That has forced me to use a lot more of the features available in Dota to stay on the same level. Interestingly, after getting used to the ping and finding ways of improving my gameplay, even with a higher latency, I have managed to climb from ~4.1k to ~4.3k Solo MMR. So here are the things some of you could do to improve your general gameplay:

    Shift Your Skill(s)

    There is absolutely no reason to disregard the ability to queue several commands. While most of you probably already use queuing to get an advantage while using channeling abilities, like Sand King‘s Epicenter + Blink Dagger, I am a still a frequent witness to some really sub-optimal plays in pubs that could have been made more efficient using queuing.


    What a lot of people do not realize, is that the turn rate is a very important characteristic. From using your skills to juking, this characteristic should be incorporated into the thought process, to eliminate wasting considerable amounts of time.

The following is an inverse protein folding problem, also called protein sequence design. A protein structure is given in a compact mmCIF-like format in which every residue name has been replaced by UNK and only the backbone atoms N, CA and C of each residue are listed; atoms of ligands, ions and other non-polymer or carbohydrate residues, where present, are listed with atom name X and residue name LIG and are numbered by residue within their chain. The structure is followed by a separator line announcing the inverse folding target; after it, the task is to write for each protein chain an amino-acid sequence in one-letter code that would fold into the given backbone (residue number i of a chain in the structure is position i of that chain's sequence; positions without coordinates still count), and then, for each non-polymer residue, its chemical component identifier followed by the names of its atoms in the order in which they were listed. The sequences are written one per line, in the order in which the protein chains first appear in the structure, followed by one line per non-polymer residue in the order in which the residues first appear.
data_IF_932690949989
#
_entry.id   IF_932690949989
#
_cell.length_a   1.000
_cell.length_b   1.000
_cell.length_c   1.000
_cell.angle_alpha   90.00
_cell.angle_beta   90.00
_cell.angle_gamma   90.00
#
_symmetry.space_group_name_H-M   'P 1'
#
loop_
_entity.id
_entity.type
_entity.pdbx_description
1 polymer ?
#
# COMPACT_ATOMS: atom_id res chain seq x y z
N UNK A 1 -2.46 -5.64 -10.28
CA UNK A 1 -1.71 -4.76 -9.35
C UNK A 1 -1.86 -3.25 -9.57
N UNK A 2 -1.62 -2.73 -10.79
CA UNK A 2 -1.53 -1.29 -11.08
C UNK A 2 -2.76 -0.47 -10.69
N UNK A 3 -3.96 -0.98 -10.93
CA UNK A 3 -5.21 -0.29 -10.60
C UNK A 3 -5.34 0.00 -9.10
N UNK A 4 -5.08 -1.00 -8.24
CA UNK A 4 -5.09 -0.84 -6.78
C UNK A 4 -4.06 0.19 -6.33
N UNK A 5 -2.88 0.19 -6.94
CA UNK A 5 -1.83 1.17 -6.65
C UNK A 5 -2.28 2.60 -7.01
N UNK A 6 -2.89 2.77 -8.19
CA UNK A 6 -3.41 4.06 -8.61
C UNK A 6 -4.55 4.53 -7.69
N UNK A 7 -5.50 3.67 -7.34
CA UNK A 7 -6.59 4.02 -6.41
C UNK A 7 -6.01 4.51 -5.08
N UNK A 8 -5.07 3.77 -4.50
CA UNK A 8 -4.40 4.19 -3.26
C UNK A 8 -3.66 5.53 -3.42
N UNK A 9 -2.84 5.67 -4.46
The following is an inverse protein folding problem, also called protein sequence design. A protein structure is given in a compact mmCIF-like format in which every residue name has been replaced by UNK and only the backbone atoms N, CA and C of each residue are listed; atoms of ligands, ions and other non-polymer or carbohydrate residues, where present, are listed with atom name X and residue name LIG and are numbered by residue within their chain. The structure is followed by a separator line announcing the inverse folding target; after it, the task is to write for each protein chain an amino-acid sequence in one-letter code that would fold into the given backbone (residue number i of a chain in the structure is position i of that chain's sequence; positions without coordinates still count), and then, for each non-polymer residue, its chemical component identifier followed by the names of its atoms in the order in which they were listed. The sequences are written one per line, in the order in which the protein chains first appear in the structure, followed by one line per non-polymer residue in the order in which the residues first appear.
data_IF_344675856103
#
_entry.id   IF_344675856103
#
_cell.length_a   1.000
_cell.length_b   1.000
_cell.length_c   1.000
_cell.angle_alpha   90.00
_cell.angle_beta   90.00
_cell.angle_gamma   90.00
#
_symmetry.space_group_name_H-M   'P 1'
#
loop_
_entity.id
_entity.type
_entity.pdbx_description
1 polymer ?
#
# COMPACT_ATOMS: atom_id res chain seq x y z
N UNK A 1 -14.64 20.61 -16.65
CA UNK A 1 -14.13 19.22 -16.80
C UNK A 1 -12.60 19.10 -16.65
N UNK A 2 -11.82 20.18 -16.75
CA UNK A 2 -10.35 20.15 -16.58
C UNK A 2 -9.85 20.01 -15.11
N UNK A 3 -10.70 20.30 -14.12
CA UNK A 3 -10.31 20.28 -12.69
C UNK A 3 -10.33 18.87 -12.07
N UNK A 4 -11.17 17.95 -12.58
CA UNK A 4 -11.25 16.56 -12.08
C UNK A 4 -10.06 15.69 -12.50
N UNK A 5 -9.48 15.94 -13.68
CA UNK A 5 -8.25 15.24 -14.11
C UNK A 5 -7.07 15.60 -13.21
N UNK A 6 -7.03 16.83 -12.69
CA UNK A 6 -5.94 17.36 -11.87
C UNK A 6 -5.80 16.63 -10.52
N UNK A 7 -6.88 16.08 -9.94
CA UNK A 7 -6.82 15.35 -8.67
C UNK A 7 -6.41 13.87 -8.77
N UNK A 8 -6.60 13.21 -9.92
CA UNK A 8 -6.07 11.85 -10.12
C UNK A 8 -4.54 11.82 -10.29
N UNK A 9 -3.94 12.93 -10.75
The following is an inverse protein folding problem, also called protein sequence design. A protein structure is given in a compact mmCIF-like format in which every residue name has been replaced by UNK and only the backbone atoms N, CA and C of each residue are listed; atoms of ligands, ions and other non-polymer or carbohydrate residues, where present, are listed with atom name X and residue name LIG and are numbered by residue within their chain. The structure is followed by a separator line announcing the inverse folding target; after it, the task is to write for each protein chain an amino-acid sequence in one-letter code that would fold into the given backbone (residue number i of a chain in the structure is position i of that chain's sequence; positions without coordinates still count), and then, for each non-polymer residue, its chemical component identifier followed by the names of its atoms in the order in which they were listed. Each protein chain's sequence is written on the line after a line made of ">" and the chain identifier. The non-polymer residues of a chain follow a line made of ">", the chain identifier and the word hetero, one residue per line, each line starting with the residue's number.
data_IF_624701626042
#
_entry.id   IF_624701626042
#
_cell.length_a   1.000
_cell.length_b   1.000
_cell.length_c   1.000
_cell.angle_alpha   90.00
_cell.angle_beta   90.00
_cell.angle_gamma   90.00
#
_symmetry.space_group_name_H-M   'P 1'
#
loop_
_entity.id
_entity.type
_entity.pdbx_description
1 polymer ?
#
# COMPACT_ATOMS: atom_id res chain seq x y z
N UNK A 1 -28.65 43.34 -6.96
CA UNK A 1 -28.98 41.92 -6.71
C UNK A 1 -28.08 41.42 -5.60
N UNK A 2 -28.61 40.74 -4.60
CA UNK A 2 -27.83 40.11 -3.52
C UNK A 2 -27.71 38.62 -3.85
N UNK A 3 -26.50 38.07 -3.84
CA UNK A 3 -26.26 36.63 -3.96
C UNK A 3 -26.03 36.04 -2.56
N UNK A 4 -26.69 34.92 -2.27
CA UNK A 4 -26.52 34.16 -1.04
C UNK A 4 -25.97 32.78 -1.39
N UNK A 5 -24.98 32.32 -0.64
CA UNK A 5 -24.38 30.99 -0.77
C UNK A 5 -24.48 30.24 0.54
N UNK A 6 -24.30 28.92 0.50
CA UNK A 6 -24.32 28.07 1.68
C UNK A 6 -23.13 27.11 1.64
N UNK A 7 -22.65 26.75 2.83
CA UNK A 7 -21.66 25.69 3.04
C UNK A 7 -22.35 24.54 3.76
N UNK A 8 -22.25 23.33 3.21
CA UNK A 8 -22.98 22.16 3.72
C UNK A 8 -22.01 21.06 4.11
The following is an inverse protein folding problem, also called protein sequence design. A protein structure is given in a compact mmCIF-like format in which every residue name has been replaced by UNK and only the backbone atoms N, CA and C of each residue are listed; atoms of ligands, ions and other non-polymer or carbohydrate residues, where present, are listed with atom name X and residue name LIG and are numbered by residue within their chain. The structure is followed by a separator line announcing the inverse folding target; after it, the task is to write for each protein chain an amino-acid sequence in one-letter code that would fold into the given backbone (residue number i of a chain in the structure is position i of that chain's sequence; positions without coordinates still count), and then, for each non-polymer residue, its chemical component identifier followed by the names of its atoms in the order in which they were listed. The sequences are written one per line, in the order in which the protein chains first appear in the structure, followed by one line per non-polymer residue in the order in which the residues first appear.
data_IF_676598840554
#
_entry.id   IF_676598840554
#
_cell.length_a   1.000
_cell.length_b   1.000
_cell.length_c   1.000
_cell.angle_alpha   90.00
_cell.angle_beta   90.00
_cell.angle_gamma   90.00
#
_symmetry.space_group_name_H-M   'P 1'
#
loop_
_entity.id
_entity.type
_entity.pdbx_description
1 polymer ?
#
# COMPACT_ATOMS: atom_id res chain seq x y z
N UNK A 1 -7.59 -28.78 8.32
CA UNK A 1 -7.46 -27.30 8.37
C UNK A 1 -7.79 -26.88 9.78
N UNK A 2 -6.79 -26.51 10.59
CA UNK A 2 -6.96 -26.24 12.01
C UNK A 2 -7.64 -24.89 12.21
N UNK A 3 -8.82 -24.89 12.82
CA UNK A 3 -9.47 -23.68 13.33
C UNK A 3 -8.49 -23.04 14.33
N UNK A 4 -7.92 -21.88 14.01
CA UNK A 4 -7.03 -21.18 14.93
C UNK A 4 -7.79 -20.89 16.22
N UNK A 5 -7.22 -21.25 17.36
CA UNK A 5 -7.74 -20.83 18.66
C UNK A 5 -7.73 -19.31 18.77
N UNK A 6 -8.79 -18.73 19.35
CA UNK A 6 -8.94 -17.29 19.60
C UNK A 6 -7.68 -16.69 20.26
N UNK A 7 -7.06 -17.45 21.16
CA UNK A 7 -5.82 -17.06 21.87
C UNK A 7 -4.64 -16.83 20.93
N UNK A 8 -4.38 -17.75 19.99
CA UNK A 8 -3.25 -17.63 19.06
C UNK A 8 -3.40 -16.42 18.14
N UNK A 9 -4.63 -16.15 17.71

It is even more crucial, when it comes to using Tango while escaping. At early levels, the additional ~7 HP regeneration can change the outcome of a small skirmish. Moreover, Tangos can be used to create pathways for juking.

    It is the case, that using Tango on a tree usually results in the hero turning around to face the enemy right after. In case you are running away as an average hero, turning back and forward again will lose you ~0.3 seconds. Add your reaction time and ping to it and realize that without queuing an action after eating a tree you can lose as much as 0.5 seconds!

    Develop a habit of shift-clicking a command after every time you are using a Tango – at some point it will become very natural and will occasionally save your life.